The next best thing to watching baseball is getting a chance to read baseball manga. Japanese manga artists are particularly skilled at bringing the sport to life on the page, so we’ve put together a short list of classic manga series inspired by the game of baseball as it is played and celebrated in Japan, and by the ways baseball has been mythologized in Japan. Whether you are new to baseball manga or want to take a look at baseball as seen through Japanese eyes, here are six manga titles devoted to the game and each one is sure to be a home run.

1. One Outs by Shinobu Kaitani

More gambler than baseball player, Toua Tokuchi finds himself right at home in a high stakes game of One Outs, a simplified version of baseball where a pitcher and batter duel one on one for massive payouts. But when he experiences his first loss from the Saitama Lycaons, the weakest team in the Japanese league, Tokuchi is recruited onto the team on the condition that every time he pitches well he gets five million yen but loses fifty million yen for every run he gives up. Known for its psychological twist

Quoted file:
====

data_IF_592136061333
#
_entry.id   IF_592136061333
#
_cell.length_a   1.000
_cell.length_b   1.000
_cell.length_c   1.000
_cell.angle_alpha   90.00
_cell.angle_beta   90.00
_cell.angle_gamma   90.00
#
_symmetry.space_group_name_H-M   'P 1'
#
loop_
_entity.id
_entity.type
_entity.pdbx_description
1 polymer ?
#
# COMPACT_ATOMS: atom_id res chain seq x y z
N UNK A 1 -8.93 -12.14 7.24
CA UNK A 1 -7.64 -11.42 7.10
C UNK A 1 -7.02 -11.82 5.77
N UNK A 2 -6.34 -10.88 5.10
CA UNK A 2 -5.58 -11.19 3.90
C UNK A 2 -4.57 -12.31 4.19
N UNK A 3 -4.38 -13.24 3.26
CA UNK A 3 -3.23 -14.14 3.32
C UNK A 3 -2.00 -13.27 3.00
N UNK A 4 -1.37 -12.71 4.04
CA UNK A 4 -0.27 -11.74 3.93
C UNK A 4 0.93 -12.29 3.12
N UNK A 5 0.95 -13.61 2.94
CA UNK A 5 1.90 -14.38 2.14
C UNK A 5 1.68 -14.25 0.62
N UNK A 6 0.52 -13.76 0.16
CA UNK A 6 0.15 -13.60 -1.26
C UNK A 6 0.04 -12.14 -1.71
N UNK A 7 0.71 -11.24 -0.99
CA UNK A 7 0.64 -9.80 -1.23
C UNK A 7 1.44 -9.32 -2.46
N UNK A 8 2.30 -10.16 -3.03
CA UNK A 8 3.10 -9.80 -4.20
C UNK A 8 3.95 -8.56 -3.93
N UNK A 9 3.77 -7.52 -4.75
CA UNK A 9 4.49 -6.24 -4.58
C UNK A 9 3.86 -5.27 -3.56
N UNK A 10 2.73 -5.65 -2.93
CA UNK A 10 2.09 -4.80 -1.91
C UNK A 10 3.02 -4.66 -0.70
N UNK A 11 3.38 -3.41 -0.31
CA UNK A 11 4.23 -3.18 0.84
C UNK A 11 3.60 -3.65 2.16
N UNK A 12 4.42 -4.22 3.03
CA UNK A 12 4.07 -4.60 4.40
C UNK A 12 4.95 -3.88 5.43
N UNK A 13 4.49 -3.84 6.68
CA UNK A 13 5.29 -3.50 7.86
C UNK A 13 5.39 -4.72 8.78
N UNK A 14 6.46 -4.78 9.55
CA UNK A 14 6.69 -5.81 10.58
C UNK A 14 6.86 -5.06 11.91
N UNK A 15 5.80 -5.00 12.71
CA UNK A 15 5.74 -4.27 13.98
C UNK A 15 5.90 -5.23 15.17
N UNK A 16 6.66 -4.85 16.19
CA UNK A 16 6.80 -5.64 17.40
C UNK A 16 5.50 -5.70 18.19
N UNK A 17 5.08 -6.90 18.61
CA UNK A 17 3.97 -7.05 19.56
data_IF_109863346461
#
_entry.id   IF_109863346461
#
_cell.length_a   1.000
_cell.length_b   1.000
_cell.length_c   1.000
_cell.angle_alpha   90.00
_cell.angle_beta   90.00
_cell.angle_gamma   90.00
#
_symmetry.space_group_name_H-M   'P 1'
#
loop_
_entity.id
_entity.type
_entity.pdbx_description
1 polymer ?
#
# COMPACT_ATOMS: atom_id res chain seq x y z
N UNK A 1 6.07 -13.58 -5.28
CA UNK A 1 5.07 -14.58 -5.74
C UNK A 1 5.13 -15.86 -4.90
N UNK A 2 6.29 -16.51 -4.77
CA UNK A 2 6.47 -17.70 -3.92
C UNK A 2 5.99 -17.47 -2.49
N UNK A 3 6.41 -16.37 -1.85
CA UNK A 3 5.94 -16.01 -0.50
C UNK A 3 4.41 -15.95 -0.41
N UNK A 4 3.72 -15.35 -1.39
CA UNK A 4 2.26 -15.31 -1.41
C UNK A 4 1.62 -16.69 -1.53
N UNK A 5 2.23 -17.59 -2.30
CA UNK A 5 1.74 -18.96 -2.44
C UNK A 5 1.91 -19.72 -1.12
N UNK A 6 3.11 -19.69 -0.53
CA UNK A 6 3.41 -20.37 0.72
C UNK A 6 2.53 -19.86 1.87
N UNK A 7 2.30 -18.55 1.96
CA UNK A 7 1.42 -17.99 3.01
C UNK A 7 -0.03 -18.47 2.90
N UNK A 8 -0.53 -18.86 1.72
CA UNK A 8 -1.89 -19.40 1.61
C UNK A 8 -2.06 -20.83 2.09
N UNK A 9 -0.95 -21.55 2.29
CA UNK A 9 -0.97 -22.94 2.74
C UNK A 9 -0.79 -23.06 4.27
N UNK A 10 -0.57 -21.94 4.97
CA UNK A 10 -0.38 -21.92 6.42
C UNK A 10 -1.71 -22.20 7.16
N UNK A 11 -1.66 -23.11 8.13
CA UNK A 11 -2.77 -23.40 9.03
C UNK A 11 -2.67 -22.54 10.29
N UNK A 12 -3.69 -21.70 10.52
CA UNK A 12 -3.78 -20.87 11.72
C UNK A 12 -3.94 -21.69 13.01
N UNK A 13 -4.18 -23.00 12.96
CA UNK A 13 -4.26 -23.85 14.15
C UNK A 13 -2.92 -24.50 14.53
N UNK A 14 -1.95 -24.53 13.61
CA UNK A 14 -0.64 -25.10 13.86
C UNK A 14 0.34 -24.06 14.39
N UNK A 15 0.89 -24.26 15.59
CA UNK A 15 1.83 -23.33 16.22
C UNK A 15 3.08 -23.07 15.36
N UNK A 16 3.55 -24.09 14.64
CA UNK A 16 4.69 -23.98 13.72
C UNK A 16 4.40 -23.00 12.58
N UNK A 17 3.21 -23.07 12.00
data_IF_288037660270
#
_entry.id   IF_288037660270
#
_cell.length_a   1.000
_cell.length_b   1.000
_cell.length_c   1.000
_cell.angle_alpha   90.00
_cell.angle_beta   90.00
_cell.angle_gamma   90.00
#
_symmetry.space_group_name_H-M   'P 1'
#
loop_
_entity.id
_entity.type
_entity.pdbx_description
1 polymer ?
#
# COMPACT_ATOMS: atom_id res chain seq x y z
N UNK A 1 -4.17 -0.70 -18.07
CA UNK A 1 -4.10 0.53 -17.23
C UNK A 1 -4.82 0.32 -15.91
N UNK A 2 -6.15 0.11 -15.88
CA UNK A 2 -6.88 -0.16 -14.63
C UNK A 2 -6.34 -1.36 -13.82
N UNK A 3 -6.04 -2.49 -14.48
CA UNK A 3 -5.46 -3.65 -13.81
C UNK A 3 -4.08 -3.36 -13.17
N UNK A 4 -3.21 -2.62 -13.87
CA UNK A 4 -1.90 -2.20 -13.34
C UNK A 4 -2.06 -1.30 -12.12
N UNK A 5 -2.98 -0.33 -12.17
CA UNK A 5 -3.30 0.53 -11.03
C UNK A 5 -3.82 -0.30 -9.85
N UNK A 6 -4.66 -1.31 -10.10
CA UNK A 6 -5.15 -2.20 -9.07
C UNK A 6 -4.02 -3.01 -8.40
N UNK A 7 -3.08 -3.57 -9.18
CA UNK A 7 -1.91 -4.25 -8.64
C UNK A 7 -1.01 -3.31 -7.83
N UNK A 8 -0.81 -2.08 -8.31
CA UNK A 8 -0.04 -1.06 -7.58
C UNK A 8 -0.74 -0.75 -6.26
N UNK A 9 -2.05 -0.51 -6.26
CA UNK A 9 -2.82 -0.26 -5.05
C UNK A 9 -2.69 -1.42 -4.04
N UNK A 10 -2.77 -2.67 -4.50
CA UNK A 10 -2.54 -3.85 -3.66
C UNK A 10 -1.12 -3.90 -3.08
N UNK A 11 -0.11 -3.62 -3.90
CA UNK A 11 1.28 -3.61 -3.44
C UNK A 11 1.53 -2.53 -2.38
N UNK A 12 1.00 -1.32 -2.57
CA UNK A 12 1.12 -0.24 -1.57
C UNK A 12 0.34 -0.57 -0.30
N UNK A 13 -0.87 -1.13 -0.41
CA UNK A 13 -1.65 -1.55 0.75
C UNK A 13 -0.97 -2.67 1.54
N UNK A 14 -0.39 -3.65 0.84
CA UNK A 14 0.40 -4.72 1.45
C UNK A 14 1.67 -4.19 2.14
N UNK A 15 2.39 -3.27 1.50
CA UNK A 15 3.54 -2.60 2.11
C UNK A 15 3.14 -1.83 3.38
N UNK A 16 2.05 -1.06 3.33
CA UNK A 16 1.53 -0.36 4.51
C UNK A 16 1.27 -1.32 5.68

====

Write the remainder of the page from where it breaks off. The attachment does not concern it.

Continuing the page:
2. Ace of Diamond by Yuji Terajima

Eijun Sawamura is a high schooler with an unusual ability to change his pitch. Planning on attending high school with his friends, he instead gets scouted from Seidou High, a prestigious high school well known in the Japanese baseball world. After deciding to visit the school and being offered a scholarship, Sawamura’s outlook on baseball changes completely.

3. Cross Game by Mitsuru Adachi

Neighbors since childhood and rivals for most of it, Ko Tsukishima and Aoba Tsukishima (a girl who develops into a formidable pitcher) compete to fulfill a dream of playing in the high school baseball championship in Koshien Stadium. Interspersed with humor and heartfelt moments, this series has been well known for its plot and relationships between characters.

4. Major by Takuya Mitsuda

The story follows the principal character Gorou Honda from kindergarten to becoming a professional baseball player. Acclaimed for its character development and realistic presentation of the pitfalls that befall a budding baseball player. Widely popular in Japan but has not been published in English.

5. Big Windup! By Yōsuke Kuroda

Ren Mihashi was the ace pitcher on his middle school’s baseball team, but he was resented by his teammates because his grandfather owned the school and they assumed Mihashi received favoritism. The experience left him with low self-esteem and Mihashi resolved to quit baseball altogether. But with the help of a new set of new teammates, Mihashi’s self-confidence slowly starts to rebuild.

6. Mix by Mitsuru Adachi

An ongoing series that is a semi-sequel to Touch, another wildly popular baseball manga published in the 1980s by Adachi (Cross Game), that takes place thirty years after Touch. Stepbrothers Toma and Soichiro are determined to bring their high school back to the National High School Baseball Championship. The series has been made into an anime.